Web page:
Optimising skill-mix in the primary health care workforce for the care of older Australians

Project Status

Chief Investigators
Nicholas Zwar, Sarah Dennis, Rhonda Griffiths, David Perkins

Associate Investigators
Jenny May, Iqbal Hasan, Gideon Caplan, Mark Harris


Australia has an ageing population and this brings with it demand for more extensive and comprehensive care of chronic disease. Older Australians increasingly demand choice in services and how they are delivered. This is occurring at the same time as the ageing of the primary heath care workforce, changing work practices and workforce shortages. These challenges necessitate a change in the way services are provided in primary care for older people. There is a need for evidence on the potential for optimising the skill-mix to inform policy and to improve the alignment between the needs of older Australians and the skill-mix of the primary health care workforce.

This project will identify the opportunities where optimising the skill-mix of the primary health care workforce will benefit older Australians. This will be done by key informant and stakeholder consultation early in the project to identify the health needs of older Australians that could be addressed by changing skill-mix in the primary health care workforce. This will be followed by a series of focused literature reviews based on best international evidence from the black and grey literature for the most important Australian needs.

In the final phase of the project stakeholders will assist to identify the implications for policy of the findings of the reviews of international evidence and their application in the Australian context. From this a series of policy alternatives will be defined to optimise skill-mix of the primary healthcare workforce to meet the needs of older Australians.


Research Questions

1. What is already known about the priorities for skill-mix changes in the primary health care workforce?

2. What are the needs for the provision of care for older people that could be addressed by changing skill-mix in the primary health care workforce?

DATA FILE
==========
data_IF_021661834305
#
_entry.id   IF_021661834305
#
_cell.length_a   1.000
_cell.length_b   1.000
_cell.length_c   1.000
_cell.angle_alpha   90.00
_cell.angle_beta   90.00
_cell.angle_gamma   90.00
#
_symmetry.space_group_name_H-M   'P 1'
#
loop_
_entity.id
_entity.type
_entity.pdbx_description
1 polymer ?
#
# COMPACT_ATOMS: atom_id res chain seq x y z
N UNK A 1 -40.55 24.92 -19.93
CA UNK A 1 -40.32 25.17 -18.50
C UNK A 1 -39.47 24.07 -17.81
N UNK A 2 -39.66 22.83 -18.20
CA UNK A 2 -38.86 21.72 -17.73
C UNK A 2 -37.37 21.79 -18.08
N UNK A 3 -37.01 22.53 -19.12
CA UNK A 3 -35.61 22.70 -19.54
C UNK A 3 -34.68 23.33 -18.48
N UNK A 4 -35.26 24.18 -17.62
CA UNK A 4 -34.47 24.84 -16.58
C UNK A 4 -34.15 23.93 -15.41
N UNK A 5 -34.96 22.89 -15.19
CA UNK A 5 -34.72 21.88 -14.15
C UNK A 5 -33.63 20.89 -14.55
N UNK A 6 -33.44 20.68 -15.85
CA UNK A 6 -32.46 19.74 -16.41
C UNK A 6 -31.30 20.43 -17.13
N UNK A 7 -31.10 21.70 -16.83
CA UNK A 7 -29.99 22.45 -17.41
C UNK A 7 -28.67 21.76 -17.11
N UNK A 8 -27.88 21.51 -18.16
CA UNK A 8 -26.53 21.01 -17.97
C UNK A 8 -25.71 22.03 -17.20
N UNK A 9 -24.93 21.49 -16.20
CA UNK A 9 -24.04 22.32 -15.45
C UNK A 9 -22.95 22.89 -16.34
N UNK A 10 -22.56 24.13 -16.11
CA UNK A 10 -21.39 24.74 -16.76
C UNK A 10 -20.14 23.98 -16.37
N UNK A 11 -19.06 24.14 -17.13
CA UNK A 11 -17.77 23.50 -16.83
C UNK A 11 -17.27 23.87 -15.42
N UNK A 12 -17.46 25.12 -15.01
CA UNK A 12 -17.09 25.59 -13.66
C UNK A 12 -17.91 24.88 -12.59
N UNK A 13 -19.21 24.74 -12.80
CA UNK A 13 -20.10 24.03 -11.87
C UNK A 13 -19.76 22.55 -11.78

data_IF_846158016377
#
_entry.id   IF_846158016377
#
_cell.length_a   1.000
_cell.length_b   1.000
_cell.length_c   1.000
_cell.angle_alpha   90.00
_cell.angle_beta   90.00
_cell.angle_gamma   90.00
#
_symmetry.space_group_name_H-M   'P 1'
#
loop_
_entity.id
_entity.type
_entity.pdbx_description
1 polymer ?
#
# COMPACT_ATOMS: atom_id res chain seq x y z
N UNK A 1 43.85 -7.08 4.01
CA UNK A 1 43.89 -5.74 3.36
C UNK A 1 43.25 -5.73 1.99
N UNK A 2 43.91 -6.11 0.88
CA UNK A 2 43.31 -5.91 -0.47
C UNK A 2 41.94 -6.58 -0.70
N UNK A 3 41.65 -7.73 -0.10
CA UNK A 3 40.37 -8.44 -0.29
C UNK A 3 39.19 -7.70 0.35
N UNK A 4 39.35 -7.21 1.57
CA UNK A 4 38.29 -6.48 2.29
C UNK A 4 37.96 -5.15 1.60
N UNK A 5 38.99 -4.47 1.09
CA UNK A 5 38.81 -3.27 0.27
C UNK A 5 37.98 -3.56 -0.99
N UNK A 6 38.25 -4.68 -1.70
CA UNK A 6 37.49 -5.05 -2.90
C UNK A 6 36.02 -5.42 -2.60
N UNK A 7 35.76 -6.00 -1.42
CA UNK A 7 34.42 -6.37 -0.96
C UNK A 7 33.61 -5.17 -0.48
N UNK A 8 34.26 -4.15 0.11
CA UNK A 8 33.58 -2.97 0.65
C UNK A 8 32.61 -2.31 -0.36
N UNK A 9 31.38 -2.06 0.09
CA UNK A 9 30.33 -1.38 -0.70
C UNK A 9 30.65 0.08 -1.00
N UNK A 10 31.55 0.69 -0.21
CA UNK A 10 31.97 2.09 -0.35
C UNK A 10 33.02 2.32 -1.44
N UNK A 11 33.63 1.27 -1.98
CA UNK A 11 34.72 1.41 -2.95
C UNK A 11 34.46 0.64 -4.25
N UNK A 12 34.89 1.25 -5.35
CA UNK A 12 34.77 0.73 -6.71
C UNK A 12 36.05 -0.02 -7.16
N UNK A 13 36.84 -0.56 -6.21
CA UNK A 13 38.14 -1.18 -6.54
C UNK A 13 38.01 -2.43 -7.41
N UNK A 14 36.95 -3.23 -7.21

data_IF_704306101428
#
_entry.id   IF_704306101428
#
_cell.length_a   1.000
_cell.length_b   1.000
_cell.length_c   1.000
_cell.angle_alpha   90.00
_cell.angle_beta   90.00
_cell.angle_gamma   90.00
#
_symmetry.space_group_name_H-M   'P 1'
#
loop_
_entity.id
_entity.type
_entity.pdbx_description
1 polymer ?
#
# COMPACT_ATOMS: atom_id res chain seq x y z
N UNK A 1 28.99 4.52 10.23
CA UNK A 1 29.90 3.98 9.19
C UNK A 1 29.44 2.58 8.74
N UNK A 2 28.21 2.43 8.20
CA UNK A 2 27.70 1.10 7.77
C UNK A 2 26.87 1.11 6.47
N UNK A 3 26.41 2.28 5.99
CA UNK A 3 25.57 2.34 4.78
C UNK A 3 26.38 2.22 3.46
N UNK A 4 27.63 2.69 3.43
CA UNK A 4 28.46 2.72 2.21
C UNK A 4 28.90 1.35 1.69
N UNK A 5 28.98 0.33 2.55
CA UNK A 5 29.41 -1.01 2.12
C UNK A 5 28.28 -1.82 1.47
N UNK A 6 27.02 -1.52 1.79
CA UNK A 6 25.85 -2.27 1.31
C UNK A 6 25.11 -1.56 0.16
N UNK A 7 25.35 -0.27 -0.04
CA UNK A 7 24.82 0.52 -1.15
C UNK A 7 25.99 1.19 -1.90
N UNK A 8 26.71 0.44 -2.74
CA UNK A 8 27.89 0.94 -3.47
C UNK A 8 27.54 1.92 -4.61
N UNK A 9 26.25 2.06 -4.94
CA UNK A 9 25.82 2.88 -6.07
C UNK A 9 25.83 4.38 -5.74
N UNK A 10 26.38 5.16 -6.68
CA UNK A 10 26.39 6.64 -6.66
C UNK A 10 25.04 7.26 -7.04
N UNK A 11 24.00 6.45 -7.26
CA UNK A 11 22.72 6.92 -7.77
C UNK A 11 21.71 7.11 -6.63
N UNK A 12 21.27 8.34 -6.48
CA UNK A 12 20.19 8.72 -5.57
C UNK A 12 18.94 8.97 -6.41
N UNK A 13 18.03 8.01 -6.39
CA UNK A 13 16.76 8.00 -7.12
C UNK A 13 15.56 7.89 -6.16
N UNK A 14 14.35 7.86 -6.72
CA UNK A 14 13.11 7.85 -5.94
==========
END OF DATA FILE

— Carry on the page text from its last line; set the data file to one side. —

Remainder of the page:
3. How are these needs affected by context including remote, rural, outer metropolitan, and urban? Issues for groups with special needs such indigenous or non-English speaking Australians will be examined in each of these setting.

4. What do the stakeholders believe are the skill-mix changes required to meet these needs?

5. What does the literature tell us about the optimal skill-mix to meet the needs as identified in questions 1 to 4?

6. What information is there on the cost effectiveness of these skill-mix changes?

7. How are the effective solutions applicable in the Australian context? This will consider how systems of pay/reimbursement in primary care and state/federal regulations governing scope of practice/licensing of various health professions are likely to constrain what can be done in terms of skill-mix change.

8. What are the policy options and investments necessary to implement the solution as identified in question six.

Design and Method

A systematic review of the evidence

Key Publications

Zwar N, Dennis S, Griffiths R, Perkins D, May J, Sibbald B, et al. Optimising skill mix in the primary health care workforce for the care of older Australians: A systematic review. Canberra: Australian Primary Health Care Research Institute (APHCRI); 2007. http://www.anu.edu.au/aphcri/Domain/Workforce/Zwar_1_final.pdf